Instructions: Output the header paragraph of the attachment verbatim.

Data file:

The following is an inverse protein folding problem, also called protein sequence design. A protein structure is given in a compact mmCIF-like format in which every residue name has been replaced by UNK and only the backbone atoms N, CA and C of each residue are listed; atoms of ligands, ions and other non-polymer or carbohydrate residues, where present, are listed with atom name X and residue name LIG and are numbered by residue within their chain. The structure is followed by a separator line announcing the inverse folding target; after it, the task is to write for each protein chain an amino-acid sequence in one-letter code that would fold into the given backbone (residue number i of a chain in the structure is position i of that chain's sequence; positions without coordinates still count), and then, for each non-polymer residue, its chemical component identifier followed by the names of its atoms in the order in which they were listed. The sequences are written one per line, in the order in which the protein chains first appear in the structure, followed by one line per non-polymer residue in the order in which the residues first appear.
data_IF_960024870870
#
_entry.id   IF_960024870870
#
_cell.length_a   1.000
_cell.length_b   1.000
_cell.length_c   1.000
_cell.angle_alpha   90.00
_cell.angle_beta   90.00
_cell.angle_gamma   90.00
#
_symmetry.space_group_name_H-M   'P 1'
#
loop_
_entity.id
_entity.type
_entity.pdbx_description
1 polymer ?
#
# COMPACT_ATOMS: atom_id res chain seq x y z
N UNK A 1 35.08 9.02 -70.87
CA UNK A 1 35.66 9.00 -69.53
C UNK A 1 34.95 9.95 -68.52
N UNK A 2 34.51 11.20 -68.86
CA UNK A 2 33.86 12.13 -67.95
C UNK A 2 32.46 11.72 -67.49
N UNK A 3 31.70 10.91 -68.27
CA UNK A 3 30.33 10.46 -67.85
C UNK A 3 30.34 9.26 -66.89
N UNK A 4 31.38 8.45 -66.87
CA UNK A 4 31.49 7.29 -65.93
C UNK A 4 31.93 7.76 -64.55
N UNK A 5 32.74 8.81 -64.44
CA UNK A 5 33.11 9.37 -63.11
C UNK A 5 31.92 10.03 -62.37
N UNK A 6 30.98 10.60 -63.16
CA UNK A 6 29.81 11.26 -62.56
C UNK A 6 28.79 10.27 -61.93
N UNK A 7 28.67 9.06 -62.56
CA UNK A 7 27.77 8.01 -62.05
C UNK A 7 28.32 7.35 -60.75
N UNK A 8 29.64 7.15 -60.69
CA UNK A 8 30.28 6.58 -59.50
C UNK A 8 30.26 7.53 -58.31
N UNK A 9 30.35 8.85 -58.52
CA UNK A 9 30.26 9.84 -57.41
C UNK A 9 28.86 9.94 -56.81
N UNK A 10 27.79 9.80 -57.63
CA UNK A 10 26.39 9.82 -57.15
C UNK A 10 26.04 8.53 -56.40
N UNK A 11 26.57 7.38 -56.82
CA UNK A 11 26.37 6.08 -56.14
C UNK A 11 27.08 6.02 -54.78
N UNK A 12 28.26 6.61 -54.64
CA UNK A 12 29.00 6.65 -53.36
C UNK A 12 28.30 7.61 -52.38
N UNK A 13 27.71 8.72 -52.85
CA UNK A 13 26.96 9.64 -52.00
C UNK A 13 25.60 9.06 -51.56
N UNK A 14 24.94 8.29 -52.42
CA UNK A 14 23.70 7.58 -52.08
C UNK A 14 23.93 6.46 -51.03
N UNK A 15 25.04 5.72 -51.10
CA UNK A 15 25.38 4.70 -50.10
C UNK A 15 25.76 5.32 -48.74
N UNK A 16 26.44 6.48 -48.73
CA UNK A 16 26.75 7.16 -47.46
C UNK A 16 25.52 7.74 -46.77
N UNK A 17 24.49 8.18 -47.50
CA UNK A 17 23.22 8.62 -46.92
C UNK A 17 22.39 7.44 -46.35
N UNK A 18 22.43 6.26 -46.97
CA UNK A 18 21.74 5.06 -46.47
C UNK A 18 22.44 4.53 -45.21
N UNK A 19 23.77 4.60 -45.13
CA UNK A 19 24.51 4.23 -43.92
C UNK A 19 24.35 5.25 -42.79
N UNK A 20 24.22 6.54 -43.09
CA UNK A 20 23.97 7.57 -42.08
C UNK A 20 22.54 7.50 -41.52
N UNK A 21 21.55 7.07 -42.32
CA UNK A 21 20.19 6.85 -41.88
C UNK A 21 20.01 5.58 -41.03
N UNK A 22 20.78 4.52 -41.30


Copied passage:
The following is an inverse protein folding problem, also called protein sequence design. A protein structure is given in a compact mmCIF-like format in which every residue name has been replaced by UNK and only the backbone atoms N, CA and C of each residue are listed; atoms of ligands, ions and other non-polymer or carbohydrate residues, where present, are listed with atom name X and residue name LIG and are numbered by residue within their chain. The structure is followed by a separator line announcing the inverse folding target; after it, the task is to write for each protein chain an amino-acid sequence in one-letter code that would fold into the given backbone (residue number i of a chain in the structure is position i of that chain's sequence; positions without coordinates still count), and then, for each non-polymer residue, its chemical component identifier followed by the names of its atoms in the order in which they were listed. The sequences are written one per line, in the order in which the protein chains first appear in the structure, followed by one line per non-polymer residue in the order in which the residues first appear.